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Celebrate the Stars and Stripes

Martha Stewart Living, July 2006

The American flag is a celebrated sight -- one that is more common in July than at any other time of year. What better time, then, for a look back at how it came to be? The Stars and Stripes has always elicited deeply personal responses. And in reflecting on examples from different periods in our nation's history, it becomes apparent how these responses have shaped the flag's evolution.

There is no definitive history of our banner's design. Despite the charm and persistence of the tale of Betsy Ross, her story is thought to be folklore. But there are milestones: On June 14, 1777, the Continental Congress adopted the Flag Act, creating our first official flag. It specified the inclusion of thirteen red and white stripes, representing the original colonies, and thirteen white stars on a blue field, symbolizing a "new constellation": our nation. But the Continental Congress specified no particular arrangement. In 1818, it was agreed that the number of stars would change as states were added to the union but that the stripes would remain at thirteen. The end of the nineteenth century saw certain states making rules about the flag's appearance, and prohibiting practices such as printing advertisements on it. Finally, in 1912, a uniform design was established.

Overlay onto that time line the flags themselves, and witness that each example reflects the era, the maker, and the status of the union. Whether crafted of fabric or paper, hand-sewn or machine-made, each represents a moment in our history and is fascinating to behold. Ours is a flag created by its people for its people.

"It was not imposed on us from a conquering people, or handed down from an existing culture," says Whitney Smith, director of the Flag Research Center in Massachusetts, and a full-time vexillologist (someone who studies flags -- he coined the term in his teens). Ours is also the first flag in history that is secular in design. It says we are American, not because of religion or race, nor, Smith says, "because we have a king, a common language, or an aristocracy," but because we are free.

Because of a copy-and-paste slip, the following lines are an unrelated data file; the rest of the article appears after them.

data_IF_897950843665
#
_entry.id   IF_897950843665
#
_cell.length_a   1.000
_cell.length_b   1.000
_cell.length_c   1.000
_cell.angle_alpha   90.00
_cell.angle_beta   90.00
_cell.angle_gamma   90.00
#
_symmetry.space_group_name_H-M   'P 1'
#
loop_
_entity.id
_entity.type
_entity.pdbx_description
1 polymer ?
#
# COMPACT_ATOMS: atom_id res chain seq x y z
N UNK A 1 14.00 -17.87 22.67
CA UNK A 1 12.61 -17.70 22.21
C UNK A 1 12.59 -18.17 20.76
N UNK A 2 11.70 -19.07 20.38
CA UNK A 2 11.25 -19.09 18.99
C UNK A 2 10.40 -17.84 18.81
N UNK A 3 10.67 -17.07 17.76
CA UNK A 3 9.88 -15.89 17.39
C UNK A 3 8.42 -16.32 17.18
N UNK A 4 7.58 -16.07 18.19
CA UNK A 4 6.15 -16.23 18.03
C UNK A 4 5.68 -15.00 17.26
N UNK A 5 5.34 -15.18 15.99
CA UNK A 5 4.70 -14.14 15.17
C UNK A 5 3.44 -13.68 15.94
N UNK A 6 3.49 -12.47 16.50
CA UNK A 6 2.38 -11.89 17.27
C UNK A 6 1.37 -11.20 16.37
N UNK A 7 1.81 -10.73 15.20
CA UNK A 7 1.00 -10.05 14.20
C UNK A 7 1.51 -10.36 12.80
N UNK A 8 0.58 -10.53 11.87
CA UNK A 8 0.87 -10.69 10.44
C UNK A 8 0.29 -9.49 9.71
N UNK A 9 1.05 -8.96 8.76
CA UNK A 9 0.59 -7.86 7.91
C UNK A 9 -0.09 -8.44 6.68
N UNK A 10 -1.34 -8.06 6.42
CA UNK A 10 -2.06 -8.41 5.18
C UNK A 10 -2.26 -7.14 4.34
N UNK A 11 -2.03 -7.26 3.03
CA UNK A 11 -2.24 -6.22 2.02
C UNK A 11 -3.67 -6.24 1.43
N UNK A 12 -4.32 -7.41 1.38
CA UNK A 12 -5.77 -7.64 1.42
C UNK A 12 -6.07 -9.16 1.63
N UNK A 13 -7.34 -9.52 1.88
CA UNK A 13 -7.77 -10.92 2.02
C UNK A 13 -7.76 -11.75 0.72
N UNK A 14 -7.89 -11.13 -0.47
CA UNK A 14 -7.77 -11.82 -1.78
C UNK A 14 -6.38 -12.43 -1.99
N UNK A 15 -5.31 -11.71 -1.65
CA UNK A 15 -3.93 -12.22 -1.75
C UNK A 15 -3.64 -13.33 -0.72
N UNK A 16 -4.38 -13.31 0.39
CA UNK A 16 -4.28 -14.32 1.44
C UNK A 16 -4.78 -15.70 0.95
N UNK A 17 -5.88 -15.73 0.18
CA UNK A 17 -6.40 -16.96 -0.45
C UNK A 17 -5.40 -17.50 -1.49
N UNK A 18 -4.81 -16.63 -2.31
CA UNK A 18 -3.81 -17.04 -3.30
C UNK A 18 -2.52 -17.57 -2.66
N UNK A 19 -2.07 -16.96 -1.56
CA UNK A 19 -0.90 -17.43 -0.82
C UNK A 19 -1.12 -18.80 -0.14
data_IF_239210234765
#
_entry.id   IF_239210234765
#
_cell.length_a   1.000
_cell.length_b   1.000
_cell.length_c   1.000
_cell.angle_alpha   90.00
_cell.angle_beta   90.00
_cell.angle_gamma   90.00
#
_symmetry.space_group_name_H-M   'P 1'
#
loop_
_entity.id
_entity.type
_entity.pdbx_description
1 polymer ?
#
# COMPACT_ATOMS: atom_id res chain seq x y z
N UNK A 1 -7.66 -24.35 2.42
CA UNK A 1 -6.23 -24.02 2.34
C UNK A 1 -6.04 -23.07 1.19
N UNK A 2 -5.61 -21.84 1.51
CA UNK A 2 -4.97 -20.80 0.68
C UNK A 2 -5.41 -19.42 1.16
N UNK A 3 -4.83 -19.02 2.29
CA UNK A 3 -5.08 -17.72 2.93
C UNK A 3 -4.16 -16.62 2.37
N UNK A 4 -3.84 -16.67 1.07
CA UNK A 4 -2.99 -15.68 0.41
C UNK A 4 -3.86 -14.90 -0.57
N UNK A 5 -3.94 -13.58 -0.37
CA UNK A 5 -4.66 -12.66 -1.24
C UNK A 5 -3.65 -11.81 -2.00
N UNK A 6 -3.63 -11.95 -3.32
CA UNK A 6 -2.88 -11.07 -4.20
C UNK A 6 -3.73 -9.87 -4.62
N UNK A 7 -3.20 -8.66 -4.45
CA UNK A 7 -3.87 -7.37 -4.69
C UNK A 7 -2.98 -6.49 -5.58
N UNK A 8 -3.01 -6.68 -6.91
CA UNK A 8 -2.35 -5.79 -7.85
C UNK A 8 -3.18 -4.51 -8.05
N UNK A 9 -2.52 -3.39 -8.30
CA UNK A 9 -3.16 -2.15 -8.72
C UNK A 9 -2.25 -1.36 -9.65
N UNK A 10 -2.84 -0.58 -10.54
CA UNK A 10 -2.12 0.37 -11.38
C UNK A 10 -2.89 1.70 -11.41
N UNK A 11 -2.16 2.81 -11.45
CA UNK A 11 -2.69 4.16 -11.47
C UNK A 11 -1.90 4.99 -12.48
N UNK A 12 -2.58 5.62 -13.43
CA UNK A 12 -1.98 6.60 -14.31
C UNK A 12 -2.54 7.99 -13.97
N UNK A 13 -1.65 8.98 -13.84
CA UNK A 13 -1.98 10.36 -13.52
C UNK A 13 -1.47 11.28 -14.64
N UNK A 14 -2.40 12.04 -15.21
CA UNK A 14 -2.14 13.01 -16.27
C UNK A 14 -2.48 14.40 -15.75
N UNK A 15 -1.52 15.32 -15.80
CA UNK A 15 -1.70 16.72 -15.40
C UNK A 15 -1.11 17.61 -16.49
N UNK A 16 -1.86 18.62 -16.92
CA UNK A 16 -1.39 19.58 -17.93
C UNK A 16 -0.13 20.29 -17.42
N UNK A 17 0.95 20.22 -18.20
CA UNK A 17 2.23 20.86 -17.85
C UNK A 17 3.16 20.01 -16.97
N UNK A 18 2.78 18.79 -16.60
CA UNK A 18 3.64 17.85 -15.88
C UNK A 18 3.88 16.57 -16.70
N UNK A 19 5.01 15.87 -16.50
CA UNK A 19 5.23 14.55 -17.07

Inherent in that freedom is an understanding that we are also free to have a distinctly American response to the flag. Over time we have sewn its stars into constellations representing commemorative dates, printed our grief directly onto its cloth to mourn the assassination of a president, and displayed political messages on it when mounting campaigns. We have printed, sewn, and dyed it on various fabrics, left off or added stripes, altered its size, painted it on our faces, and draped it over the shoulders of our Olympians before they take their victory laps. Our federal laws include guidelines for respectful display and handling of the flag, but making alterations such as these has long been a way of responding to the changing union. "The flag represents the very freedoms that allow us to do that," says J. Richard Pierce, a New Jersey flag collector and author of The Stars and Stripes: Fabric of the American Spirit (J. Richard Pierce; 2005). Even among collectors, he notes, freedom of expression is rampant: Some people seek out flags as folk art; some have interest in the textiles; and others collect for design, political statement, or, as Pierce describes the motivation behind his own two-hundred-piece collection, to "capture and preserve events from history that are an important part of the evolution of our country."

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